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Criminal Minds Storylines That Disappeared Without Explanation

After the show came to a conclusion in 2020, "Criminal Minds" fans are reflecting on and rewatching the extremely popular crime drama, and after a 15-season run there's a lot to cover — plenty of character development, departures, and relationships to review and consider. The Behavioral Analysis Unit closed a multitude of cases over their long run, and many members of the crack investigative team had to simultaneously deal with the trauma in their personal lives, as well. It all comes with the territory when you're chasing down the worlds most dangerous and cunning killers. 

However, not all of the storylines explored over 15 seasons of "Criminal Minds" got the screen time they deserved, and some fans on Reddit have ntoed specific subplots that were scrapped entirely. Many of these unfulfilled plots were dropped without notice, and without ever providing viewers with a true sense of closure. Maybe the writers just hoped that everyone would forget these dangling plot threads, but when have you ever known superfans to just let things go?

Reid's drug addiction and headaches

Redditor conspiraciesunwind noted the storyline following Dr. Spencer Reid (Matthew Gray Gubler) as he dealt with some slight drug issues during Seasons 2 and 3 of the show. Reid had been drugged and tortured in an episode called "Revelations," and thereafter he became dependent on a prescription drug. It was a continuing storyline for Reid into Season 3 where he was seen in an addiction support group, however it was barely mentioned at any point afterward — to the frustration of viewers.

Redditor DCgirl123 also pointed out the headaches that Reid started to get during Season 6 of the show. The headaches definitely stand out, as they are really never expanded upon in any meaningful way. He starts experiencing intense pain throughout a couple of episodes during the season, and the ailment begins to worry him to the point that he visits a doctor to figure out the cause. Reid is certain it must be physical, only to find out his pain is psychosomatic in nature. Does Reid take this opportunity to get the bottom of his deep-seated anxiety and potentially treat the psychological trauma visited by his job? Not even remotely. After the diagnosis, this storyline dissolves and never really has any actual resolution.

Beth and Hotch's exits

In another comment, redditor Blitzerxyz mentioned their disappointment about how the character Beth Clemmons (Bellamy Young) — a love interest to Aaron Hotchner during Seasons 7 and 8 — left the series without a fitting sendoff. They noted that Beth is present with Hotch's son, Jack, at the end of Season 8. Later, we find out from a passing mention that she and Hotch broke up for the sake of her career.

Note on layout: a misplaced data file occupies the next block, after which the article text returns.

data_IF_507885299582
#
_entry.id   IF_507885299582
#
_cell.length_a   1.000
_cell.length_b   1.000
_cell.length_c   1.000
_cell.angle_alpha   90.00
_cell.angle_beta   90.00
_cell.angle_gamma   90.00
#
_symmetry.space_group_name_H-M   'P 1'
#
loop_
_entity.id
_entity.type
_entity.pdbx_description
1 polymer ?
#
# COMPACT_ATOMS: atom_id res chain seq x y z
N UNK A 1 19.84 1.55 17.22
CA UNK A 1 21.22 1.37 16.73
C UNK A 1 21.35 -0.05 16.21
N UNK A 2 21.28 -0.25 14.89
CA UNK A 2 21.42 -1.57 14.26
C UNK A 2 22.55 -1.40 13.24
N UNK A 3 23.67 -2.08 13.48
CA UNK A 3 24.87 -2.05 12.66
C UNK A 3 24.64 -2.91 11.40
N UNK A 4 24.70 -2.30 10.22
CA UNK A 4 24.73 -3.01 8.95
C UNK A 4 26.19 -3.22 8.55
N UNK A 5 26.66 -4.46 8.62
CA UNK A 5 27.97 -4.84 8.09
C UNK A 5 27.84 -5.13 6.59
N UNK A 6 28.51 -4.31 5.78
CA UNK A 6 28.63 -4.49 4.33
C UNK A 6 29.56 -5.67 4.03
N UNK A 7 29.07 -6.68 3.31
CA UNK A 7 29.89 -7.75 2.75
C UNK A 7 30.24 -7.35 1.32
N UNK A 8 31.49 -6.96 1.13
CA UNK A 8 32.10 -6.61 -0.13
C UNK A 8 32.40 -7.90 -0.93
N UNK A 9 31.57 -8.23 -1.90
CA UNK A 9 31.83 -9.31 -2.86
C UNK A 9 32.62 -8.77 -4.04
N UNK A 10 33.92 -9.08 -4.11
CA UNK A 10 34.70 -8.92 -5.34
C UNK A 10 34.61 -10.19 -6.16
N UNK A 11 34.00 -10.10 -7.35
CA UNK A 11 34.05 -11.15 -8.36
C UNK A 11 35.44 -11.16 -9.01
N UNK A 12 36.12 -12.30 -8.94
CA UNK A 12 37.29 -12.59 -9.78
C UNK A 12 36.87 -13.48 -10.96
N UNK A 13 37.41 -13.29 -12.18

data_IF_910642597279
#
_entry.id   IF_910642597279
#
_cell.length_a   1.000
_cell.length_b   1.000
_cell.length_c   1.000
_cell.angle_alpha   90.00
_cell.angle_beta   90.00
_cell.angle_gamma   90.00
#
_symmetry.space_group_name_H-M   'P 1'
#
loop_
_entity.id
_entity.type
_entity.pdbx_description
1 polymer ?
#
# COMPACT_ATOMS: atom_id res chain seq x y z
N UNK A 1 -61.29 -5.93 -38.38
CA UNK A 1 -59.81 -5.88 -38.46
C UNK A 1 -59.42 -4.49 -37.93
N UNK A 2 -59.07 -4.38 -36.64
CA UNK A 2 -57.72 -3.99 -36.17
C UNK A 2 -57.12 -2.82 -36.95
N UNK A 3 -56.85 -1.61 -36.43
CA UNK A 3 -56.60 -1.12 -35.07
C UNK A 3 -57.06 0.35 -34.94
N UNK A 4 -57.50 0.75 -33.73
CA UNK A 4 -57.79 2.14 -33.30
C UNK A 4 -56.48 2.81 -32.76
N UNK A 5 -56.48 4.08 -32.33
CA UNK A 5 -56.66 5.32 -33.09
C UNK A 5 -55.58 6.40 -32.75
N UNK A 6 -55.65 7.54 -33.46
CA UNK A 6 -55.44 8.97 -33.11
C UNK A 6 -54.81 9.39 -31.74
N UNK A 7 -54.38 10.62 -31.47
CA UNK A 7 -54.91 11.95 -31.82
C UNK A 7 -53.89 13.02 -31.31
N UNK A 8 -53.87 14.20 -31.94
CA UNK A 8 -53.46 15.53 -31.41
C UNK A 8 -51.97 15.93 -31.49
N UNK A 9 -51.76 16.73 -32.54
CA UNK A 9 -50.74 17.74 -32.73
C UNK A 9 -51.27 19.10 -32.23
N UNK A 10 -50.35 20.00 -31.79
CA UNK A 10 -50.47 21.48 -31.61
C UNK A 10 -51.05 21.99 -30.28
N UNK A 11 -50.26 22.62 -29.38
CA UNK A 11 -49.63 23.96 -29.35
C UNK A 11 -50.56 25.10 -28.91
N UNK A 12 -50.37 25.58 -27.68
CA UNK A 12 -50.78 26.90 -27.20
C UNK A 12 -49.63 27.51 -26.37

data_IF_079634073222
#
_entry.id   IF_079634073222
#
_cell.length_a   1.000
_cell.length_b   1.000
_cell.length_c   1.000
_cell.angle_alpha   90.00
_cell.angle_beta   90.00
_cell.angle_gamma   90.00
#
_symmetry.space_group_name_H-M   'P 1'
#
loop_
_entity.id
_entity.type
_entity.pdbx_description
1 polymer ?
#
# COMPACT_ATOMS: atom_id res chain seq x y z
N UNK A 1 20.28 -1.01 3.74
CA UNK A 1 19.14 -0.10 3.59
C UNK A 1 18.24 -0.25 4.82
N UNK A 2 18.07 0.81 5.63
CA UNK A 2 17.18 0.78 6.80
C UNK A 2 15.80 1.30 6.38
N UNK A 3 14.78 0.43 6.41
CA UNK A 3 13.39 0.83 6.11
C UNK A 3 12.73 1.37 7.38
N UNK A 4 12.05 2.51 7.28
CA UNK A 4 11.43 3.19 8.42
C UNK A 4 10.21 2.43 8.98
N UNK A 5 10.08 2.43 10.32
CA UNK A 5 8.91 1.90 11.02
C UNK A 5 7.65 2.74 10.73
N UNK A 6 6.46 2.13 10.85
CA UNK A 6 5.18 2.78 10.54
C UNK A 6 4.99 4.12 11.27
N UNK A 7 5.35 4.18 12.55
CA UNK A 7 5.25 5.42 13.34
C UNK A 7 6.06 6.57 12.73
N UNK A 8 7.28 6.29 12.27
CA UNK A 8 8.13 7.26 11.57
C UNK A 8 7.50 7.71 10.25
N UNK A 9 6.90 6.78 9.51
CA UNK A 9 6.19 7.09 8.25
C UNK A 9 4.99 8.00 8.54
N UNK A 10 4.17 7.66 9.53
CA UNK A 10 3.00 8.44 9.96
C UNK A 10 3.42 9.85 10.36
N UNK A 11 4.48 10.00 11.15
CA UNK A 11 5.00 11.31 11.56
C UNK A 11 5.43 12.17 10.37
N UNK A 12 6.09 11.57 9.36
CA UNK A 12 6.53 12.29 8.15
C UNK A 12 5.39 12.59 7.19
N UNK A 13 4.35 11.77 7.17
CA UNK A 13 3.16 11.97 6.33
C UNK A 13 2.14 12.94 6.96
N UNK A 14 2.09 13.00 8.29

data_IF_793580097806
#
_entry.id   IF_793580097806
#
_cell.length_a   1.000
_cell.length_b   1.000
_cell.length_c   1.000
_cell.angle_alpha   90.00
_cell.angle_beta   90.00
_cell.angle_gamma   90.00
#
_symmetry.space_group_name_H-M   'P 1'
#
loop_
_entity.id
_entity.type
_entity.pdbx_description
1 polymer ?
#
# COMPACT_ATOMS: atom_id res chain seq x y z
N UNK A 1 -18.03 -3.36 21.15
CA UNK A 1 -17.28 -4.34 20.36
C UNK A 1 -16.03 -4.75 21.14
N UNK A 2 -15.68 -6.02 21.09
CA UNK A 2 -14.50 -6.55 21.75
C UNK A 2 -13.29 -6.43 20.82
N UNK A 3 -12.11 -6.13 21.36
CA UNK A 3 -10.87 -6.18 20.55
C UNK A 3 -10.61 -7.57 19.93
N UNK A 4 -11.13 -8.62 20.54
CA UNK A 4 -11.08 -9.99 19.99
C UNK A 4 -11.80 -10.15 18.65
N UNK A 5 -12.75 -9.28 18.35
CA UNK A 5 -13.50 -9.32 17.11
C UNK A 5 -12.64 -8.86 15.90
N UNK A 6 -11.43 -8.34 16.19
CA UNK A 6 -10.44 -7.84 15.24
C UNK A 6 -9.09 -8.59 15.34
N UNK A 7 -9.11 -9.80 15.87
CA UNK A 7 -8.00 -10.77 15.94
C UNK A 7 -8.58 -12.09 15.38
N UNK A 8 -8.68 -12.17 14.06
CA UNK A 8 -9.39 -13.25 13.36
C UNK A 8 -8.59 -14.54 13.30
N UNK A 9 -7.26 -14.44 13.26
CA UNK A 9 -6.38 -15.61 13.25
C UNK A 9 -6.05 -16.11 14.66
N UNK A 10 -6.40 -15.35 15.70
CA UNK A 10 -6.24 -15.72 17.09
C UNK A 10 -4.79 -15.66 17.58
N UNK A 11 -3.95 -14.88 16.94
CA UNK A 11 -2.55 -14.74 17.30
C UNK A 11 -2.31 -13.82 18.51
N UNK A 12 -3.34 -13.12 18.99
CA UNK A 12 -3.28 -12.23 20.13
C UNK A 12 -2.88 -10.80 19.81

Users Human_Strawberry_664 and sparkleyrat added that the chemistry of the couple, and even more importantly, the way young Jack admired her, probably would have caused even more trauma for the boy. Sure seems like the kind of character drama worth exploring.

Redditor conspariciesunwind mentioned the write-off of Aaron Hotchner in the same thread. As we now know, this was due to actor Thomas Gibson's on-set behavior, which resulted in his firing from the show for good. It makes sense that the writers would have to deal with this departure hastily, but it still seems like the room could've come up with a more convincing in-universe explanation.

User Delicious_Stress1233 noted that Senior Agent David Rossi (Joe Mantegna) mentioned Hotch being in witness protection with his son, and then again Hotch was mentioned after the kidnapping of Emily Prentiss by Peter Lewis, aka Mr. Scratch, but that's pretty much the end of the man who served for years as the BAU's de facto leader.

Other minor storylines that were never fleshed out

Throughout the rest of the thread, fans noted a number of other choices made by the creative team that seemed a little out of place — Rossi's history with racism; Hotch's abusive father; Elle's dangling murder rap; and JJ's struggle with PTSD chief among them. Then there's the moment "Criminal Minds" 'shippers had been waiting on for years: JJ admitting the love she had for Reid in the penultimate season of the show. It happened, sure, but like the characters themselves, the fans were left to pine after what might have been.

It seems like the writers on "Criminal Minds" attempted to provide a sampling of the real-life struggles experienced by the BAU, and as a result ended up creating a plethora of storylines that ultimately failed to pay off as the fans thought they should have. There's a lesson in there somewhere about the difficulty of shoehorning serialized character stories into an episodic, procedural format, but unpacking that one's a topic for another day.